officer from Qishm, the political supervision of the whole Persian Gulf Historically used by the British to refer to the sea area between the Arabian Peninsula and Iran. Often referred to as The Gulf or the Arabian Gulf.
on the part of the Indian Government devolved on the British Resident (^If^ndToor
at Bushehr; and special instructions were given to Lieutenant j^ e h ™ a °^ n
McLeod, the successor of Captain Bruce, as to the manner in which his coast, 1823.
duties as Resident, particularly under the General Treaty of Peace of
1820, should be performed. It fell to him to explain the requirements of
the Treaty, which were not so well known or understood as might have
been expected, to the signatories ; to give effect, so far as possible, to
certain of its provisions-—such as that rendering obligatory the use of a
distinctive flag—-which had been neglected ; and to make it evident that
the withdrawal of the British military garrison hitherto maintained in
the Gulf did not proceed from any loss of interest on the part of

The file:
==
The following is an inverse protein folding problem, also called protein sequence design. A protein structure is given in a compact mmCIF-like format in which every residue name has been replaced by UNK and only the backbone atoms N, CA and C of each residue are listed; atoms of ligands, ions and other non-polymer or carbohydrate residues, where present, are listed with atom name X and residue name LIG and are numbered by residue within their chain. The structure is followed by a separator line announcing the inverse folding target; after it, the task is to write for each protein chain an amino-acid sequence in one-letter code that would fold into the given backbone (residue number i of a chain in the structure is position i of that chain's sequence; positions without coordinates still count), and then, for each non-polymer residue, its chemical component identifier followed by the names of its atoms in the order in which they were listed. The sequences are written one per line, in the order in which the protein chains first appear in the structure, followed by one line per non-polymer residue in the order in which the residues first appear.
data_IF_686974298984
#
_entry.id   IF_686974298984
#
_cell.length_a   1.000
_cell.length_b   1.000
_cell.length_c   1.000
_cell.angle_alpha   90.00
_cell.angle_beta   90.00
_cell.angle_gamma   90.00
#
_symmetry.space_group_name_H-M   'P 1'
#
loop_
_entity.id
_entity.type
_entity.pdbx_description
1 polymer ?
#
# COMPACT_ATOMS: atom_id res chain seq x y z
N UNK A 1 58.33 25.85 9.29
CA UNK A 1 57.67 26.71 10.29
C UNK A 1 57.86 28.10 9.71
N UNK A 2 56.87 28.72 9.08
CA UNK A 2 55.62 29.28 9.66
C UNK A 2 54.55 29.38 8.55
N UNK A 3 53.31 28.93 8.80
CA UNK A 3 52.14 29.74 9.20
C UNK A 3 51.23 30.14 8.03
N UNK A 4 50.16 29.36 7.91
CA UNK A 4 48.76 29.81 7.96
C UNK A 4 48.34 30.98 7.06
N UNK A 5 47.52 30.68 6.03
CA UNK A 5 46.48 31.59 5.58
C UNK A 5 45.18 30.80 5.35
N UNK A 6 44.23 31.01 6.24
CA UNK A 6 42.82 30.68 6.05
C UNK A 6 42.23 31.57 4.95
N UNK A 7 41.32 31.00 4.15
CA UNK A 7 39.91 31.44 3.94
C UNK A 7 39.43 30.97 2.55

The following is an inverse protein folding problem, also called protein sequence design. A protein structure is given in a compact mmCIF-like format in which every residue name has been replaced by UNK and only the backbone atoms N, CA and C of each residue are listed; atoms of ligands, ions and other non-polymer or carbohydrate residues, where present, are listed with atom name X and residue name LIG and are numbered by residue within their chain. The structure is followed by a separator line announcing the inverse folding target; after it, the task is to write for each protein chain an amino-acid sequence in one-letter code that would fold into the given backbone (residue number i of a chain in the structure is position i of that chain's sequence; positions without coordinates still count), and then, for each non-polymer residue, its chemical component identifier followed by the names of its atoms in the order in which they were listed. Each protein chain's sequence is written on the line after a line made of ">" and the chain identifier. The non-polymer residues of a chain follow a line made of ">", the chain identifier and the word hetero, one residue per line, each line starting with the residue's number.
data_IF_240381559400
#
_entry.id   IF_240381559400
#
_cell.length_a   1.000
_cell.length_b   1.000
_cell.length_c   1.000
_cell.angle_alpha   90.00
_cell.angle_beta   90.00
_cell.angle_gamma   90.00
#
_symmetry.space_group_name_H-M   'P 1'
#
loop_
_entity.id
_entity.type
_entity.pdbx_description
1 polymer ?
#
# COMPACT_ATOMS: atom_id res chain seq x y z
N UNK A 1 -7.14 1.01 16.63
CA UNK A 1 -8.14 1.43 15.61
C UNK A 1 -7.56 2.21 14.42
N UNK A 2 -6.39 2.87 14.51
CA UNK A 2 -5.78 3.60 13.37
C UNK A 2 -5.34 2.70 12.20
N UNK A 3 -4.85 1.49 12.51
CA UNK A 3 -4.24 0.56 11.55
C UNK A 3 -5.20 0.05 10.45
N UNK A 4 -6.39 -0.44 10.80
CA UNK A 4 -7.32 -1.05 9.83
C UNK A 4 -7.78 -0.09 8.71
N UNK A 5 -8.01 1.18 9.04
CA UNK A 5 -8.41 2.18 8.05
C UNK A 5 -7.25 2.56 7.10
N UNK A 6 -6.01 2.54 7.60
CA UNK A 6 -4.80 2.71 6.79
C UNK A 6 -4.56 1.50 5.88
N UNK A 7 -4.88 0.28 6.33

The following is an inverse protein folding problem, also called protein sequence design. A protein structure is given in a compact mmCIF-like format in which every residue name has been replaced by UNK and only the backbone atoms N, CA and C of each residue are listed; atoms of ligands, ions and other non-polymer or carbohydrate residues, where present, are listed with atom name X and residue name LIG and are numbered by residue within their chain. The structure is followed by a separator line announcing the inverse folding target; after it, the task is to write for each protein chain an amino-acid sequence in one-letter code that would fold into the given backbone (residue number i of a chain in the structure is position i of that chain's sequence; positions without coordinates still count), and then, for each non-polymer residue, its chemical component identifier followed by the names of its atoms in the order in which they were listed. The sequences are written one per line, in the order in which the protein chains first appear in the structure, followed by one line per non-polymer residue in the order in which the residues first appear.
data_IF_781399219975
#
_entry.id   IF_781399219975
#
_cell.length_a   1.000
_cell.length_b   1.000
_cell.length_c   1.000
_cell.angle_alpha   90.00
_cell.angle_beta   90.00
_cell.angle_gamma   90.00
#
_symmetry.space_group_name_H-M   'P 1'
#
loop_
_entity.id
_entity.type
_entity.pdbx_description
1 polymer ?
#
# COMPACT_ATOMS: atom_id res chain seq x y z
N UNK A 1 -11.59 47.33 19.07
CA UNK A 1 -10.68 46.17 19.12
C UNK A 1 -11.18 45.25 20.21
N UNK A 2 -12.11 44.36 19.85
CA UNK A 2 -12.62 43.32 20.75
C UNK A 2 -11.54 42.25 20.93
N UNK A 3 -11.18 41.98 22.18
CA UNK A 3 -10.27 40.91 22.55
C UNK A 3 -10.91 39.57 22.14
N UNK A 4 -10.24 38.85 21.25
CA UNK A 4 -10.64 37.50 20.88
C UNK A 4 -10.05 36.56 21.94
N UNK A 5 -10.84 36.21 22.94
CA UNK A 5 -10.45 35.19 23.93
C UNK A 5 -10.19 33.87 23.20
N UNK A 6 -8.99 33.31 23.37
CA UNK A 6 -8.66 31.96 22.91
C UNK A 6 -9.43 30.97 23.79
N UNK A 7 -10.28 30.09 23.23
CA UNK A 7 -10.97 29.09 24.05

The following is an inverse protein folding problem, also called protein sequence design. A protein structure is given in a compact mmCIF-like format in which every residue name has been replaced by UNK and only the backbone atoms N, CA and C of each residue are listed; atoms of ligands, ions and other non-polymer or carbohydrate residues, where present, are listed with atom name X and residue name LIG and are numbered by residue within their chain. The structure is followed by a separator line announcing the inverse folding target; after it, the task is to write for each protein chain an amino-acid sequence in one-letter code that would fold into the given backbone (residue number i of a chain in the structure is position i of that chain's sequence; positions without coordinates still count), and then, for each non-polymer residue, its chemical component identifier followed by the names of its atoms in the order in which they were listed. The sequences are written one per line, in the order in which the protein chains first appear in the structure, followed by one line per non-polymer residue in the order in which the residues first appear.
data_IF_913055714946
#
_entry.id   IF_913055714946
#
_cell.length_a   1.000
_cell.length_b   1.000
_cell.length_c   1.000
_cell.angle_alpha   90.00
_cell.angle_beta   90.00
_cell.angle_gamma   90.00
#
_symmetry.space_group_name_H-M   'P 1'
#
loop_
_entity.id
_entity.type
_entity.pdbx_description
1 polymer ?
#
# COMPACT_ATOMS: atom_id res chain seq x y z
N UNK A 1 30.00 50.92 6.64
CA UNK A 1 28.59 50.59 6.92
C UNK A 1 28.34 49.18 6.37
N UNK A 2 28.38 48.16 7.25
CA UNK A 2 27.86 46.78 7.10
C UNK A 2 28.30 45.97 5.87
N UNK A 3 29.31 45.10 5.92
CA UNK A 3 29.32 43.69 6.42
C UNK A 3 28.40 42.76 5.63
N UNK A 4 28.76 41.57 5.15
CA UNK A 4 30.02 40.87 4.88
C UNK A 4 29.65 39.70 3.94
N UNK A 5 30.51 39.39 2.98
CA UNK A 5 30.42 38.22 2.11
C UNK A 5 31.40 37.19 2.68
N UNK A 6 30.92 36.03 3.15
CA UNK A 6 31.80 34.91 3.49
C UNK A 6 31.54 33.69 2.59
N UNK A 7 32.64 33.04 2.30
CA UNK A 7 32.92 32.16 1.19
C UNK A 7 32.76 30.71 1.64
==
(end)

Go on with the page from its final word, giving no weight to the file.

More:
Governmert in the maintenance of security at sea. He was also directed
to establish personal touch with the various Shaikhs of the Arab coast, to
investigate closely the political conditions prevailing, and to make
arrangements for obtaining regular information of passing events.
These tasks were admirably discharged by Lieutenant McLeod, who in
January 1823 made a voyage—almost of discovery along the Arabian
littoral, visiting the chief ports of the Pirate Coast, Qatar and Bahrain,
About this item
Theses two volumes make up Volume I, Part IA and Part IB (Historical) (pages i-778 and 779-1624) of the Gazetteer of the Persian Gulf Historically used by the British to refer to the sea area between the Arabian Peninsula and Iran. Often referred to as The Gulf or the Arabian Gulf. , ’Omān and Central Arabia (Government of India: 1915), compiled by John Gordon Lorimer and completed for press by Captain L Birdwood.